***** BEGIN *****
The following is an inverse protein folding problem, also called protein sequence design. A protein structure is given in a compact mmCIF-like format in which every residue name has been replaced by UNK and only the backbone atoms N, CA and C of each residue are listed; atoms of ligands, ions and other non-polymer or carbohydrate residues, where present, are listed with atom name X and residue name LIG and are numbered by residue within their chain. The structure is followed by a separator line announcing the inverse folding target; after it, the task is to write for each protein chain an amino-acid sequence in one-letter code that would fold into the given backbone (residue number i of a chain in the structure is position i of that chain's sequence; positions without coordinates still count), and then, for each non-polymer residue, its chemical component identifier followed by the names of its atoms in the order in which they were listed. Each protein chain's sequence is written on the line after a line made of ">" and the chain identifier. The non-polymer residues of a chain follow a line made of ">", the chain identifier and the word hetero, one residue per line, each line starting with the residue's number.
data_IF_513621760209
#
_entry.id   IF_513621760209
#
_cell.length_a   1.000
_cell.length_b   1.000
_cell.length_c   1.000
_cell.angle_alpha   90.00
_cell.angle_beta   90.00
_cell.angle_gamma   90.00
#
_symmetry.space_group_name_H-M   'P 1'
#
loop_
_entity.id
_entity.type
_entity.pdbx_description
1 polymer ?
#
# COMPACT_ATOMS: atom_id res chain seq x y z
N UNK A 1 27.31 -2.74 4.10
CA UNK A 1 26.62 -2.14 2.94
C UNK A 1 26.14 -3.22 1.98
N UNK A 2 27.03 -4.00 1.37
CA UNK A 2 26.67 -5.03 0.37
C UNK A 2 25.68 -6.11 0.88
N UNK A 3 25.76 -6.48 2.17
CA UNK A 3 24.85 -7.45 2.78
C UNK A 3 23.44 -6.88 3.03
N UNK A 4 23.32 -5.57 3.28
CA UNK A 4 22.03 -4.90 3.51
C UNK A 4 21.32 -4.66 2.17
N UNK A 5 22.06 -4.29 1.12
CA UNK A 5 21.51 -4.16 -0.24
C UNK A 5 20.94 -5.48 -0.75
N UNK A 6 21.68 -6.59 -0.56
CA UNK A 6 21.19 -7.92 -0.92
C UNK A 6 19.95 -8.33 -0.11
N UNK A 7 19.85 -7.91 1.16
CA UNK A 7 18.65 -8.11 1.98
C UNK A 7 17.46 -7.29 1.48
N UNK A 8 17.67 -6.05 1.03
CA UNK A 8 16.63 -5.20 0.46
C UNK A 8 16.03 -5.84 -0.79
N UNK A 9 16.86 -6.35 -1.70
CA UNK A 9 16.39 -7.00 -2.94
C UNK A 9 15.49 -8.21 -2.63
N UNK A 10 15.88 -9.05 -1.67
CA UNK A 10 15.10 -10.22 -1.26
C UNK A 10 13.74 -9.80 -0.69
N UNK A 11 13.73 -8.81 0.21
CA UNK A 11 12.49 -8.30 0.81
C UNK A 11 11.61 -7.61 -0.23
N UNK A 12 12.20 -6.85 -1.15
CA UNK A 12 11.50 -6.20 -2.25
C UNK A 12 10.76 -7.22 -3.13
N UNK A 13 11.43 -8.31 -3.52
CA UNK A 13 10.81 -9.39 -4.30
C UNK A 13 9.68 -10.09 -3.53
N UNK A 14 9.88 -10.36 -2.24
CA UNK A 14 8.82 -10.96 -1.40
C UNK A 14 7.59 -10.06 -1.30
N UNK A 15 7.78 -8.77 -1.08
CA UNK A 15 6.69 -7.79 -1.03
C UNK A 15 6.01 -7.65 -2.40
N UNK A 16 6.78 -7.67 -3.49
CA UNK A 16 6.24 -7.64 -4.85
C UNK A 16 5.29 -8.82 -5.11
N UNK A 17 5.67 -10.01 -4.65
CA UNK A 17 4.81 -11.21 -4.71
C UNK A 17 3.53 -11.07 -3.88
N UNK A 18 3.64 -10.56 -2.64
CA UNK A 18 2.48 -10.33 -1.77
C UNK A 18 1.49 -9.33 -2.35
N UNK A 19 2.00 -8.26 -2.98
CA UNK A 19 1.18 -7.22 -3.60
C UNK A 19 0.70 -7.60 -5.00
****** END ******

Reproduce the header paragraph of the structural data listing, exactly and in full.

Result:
The following is an inverse protein folding problem, also called protein sequence design. A protein structure is given in a compact mmCIF-like format in which every residue name has been replaced by UNK and only the backbone atoms N, CA and C of each residue are listed; atoms of ligands, ions and other non-polymer or carbohydrate residues, where present, are listed with atom name X and residue name LIG and are numbered by residue within their chain. The structure is followed by a separator line announcing the inverse folding target; after it, the task is to write for each protein chain an amino-acid sequence in one-letter code that would fold into the given backbone (residue number i of a chain in the structure is position i of that chain's sequence; positions without coordinates still count), and then, for each non-polymer residue, its chemical component identifier followed by the names of its atoms in the order in which they were listed. Each protein chain's sequence is written on the line after a line made of ">" and the chain identifier. The non-polymer residues of a chain follow a line made of ">", the chain identifier and the word hetero, one residue per line, each line starting with the residue's number.